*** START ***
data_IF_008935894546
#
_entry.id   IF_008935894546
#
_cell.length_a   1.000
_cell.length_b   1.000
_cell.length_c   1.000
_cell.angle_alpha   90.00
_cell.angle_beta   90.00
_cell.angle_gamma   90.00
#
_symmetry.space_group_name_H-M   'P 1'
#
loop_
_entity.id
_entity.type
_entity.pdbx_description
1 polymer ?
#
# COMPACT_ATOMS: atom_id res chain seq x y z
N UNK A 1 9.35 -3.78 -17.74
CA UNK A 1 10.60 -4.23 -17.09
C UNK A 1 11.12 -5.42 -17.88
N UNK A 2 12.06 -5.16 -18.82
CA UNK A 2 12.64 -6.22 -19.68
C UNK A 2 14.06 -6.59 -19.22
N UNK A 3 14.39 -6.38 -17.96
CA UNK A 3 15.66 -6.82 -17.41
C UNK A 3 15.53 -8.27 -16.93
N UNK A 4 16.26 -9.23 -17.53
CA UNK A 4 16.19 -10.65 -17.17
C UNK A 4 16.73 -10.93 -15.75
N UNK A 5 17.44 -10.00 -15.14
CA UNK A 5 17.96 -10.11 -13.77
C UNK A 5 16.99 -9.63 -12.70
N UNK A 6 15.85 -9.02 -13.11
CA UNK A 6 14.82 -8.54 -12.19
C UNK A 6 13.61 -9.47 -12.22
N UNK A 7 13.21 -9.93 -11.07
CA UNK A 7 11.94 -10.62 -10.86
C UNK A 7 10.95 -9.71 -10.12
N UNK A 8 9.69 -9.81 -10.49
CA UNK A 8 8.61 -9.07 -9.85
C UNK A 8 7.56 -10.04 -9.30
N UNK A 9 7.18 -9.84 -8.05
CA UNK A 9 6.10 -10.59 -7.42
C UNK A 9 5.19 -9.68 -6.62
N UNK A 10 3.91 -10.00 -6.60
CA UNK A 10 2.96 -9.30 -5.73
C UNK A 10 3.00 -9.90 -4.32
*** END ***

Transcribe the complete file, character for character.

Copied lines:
data_IF_008935894546
#
_entry.id   IF_008935894546
#
_cell.length_a   1.000
_cell.length_b   1.000
_cell.length_c   1.000
_cell.angle_alpha   90.00
_cell.angle_beta   90.00
_cell.angle_gamma   90.00
#
_symmetry.space_group_name_H-M   'P 1'
#
loop_
_entity.id
_entity.type
_entity.pdbx_description
1 polymer ?
#
# COMPACT_ATOMS: atom_id res chain seq x y z
N UNK A 1 9.35 -3.78 -17.74
CA UNK A 1 10.60 -4.23 -17.09
C UNK A 1 11.12 -5.42 -17.88
N UNK A 2 12.06 -5.16 -18.82
CA UNK A 2 12.64 -6.22 -19.68
C UNK A 2 14.06 -6.59 -19.22
N UNK A 3 14.39 -6.38 -17.96
CA UNK A 3 15.66 -6.82 -17.41
C UNK A 3 15.53 -8.27 -16.93
N UNK A 4 16.26 -9.23 -17.53
CA UNK A 4 16.19 -10.65 -17.17
C UNK A 4 16.73 -10.93 -15.75
N UNK A 5 17.44 -10.00 -15.14
CA UNK A 5 17.96 -10.11 -13.77
C UNK A 5 16.99 -9.63 -12.70
N UNK A 6 15.85 -9.02 -13.11
CA UNK A 6 14.82 -8.54 -12.19
C UNK A 6 13.61 -9.47 -12.22
N UNK A 7 13.21 -9.93 -11.07
CA UNK A 7 11.94 -10.62 -10.86
C UNK A 7 10.95 -9.71 -10.12
N UNK A 8 9.69 -9.81 -10.49
CA UNK A 8 8.61 -9.07 -9.85
C UNK A 8 7.56 -10.04 -9.30
N UNK A 9 7.18 -9.84 -8.05
CA UNK A 9 6.10 -10.59 -7.42
C UNK A 9 5.19 -9.68 -6.62
N UNK A 10 3.91 -10.00 -6.60
CA UNK A 10 2.96 -9.30 -5.73
C UNK A 10 3.00 -9.90 -4.32